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Guangji Temple


Guangji Temple, situated in Fuchengmennei Street, Xisi, Beijing, is a famous ancient Buddhist temple in Beijing. In 1983, it was designated as one of national key temples in the areas of the Han nationality. Now, it is the site of Chinese Buddhism Association. 

Guangji Temple was founded at the end of the Song Dynasty (960-1279), and destroyed by war afterwards. At the beginning of the Tianshun reign (1457-1464) of the Ming Dynasty (1368-1644), Zenghui and Yuanhong, two monks from Shaanxi Province, came here to raise funds and rebuilt this temple at the same place. In the Qing Dynasty (1644-1840), because emperors must pass Guangji Temple whenever they went out of the city, it began to be much valued by the imperial family. Emperors of several eras came here in person, inscribed poems, established steles, or granted tablets with autographs to this temple, which suddenly promoted its status. Since then, Guangji Temple has become a very important temple in Beijing. In 1935, it was rebuilt again, and the buildings became more magnificent. In 1953, the Buddhist Association of China was founded here.

The overall arrangement of this temple is symmetrical. On its medial axis stand such important buildings as the Temple Gate, the Main Hall, the Sutra Hall, the Jade Carving Monk Status Attaining Altar, etc. from south to north. There exists a large-scale finger painting on the back wall of the Main Hall which was drawn by Fu Wen, a famous artist of the Qing Dynasty, with fingers. It is the largest extant fresco in China depicting the scene of Buddha expounding Buddhist doctrines, and also a rare artistic work. The Sutra Hall treasures up a lot of precious Buddhist scriptures, and the tooth relics of Buddha and Buddhist relics found from the relics of Thousand Buddha Pagoda of the Liao Dynasty (916-1125) has been moved and enshrined here. In a small yard west of the Sutra Hall there stands a white marble stone carving Monk Status Attaining Altar. It is well preserved, and is the only monk status-attaining altar in Beijing.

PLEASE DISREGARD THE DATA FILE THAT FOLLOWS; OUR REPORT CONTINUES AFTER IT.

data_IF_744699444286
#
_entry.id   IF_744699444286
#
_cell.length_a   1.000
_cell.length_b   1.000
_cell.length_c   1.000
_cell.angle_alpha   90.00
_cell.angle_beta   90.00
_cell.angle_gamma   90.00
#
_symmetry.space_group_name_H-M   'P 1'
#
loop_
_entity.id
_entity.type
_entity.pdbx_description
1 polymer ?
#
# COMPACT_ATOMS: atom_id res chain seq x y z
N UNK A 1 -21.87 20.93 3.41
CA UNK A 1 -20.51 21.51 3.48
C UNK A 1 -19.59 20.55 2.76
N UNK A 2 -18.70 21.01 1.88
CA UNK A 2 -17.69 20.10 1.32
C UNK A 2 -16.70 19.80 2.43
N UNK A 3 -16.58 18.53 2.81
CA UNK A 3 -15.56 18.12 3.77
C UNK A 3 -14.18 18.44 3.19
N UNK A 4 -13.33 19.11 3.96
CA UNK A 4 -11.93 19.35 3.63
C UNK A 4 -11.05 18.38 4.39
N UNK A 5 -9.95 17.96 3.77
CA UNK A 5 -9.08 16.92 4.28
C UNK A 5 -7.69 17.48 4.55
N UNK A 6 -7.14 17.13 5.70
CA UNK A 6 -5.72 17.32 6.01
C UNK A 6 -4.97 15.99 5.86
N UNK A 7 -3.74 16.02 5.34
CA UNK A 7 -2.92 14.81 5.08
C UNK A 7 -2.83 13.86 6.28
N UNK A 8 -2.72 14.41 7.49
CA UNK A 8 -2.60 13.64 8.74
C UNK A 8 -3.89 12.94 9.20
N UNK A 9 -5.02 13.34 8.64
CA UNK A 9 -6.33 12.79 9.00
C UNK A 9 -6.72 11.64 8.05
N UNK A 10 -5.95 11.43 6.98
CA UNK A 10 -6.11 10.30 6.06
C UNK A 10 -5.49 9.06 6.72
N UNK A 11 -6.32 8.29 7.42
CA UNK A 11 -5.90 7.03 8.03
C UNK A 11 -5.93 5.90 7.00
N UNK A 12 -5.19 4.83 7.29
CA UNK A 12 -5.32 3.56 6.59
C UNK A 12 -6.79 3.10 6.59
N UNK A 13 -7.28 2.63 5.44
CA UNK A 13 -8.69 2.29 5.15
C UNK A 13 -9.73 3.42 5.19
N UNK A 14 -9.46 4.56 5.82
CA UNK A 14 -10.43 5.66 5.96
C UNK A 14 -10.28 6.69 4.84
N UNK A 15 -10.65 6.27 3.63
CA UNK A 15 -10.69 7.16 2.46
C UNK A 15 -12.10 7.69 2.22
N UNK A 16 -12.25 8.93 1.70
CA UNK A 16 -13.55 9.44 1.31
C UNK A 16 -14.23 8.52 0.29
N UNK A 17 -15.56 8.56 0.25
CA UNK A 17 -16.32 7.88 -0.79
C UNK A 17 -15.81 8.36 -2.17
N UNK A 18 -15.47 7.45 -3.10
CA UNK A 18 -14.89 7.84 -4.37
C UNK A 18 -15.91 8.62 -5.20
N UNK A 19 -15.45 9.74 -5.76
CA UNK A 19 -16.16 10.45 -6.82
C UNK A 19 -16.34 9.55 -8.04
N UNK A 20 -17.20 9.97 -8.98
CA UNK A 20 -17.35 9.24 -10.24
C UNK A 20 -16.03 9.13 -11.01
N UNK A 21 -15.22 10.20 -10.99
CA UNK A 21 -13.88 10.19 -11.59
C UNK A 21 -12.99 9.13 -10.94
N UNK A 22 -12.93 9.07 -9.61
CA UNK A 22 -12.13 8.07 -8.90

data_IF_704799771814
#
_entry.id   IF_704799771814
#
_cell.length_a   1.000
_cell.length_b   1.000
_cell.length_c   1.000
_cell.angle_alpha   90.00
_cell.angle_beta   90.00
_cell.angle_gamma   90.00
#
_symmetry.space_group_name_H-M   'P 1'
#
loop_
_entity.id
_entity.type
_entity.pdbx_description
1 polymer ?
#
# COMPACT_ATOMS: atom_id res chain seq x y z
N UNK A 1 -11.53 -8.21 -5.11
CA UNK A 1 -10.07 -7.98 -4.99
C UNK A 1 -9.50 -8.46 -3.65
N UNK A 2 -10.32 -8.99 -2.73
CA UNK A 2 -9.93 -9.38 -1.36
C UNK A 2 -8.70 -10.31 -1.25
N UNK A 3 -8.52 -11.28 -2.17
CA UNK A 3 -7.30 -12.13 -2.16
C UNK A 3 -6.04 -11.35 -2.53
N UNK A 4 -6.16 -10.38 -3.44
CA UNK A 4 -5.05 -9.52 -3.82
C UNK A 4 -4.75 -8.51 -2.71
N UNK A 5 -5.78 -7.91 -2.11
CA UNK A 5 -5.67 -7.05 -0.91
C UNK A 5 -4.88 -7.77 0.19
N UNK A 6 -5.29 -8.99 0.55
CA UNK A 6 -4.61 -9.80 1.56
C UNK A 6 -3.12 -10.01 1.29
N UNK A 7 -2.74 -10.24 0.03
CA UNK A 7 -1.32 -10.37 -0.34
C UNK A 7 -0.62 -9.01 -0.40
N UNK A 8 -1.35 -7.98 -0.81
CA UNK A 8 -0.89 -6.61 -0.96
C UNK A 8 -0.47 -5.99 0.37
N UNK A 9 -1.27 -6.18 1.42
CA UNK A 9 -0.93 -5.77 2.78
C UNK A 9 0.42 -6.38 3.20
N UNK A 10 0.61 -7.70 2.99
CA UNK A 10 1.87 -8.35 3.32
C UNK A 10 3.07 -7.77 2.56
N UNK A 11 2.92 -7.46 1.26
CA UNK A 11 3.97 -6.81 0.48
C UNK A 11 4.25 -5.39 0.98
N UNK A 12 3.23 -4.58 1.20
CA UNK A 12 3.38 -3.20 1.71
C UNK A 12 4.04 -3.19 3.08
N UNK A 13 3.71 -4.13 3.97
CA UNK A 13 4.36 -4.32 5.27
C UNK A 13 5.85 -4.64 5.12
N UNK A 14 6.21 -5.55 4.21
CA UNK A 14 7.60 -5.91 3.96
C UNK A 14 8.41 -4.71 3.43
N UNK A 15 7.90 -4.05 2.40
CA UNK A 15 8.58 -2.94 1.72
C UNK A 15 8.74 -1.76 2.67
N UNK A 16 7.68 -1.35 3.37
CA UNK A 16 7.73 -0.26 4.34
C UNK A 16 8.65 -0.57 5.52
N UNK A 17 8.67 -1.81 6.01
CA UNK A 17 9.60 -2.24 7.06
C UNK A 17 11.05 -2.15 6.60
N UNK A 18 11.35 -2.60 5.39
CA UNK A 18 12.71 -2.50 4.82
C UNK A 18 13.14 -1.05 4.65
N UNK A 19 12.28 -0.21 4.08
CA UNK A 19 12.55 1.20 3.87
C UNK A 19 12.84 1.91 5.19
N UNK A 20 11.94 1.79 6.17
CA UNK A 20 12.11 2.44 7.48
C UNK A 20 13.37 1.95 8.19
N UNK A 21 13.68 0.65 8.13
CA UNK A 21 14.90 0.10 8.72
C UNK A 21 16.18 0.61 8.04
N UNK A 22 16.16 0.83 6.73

Each year Guangji Temple receives a large number of Buddhists and tourists from home and overseas, and many large-scale meetings, religious ceremonies, and ceremonies concerning foreign affairs are frequently held here.

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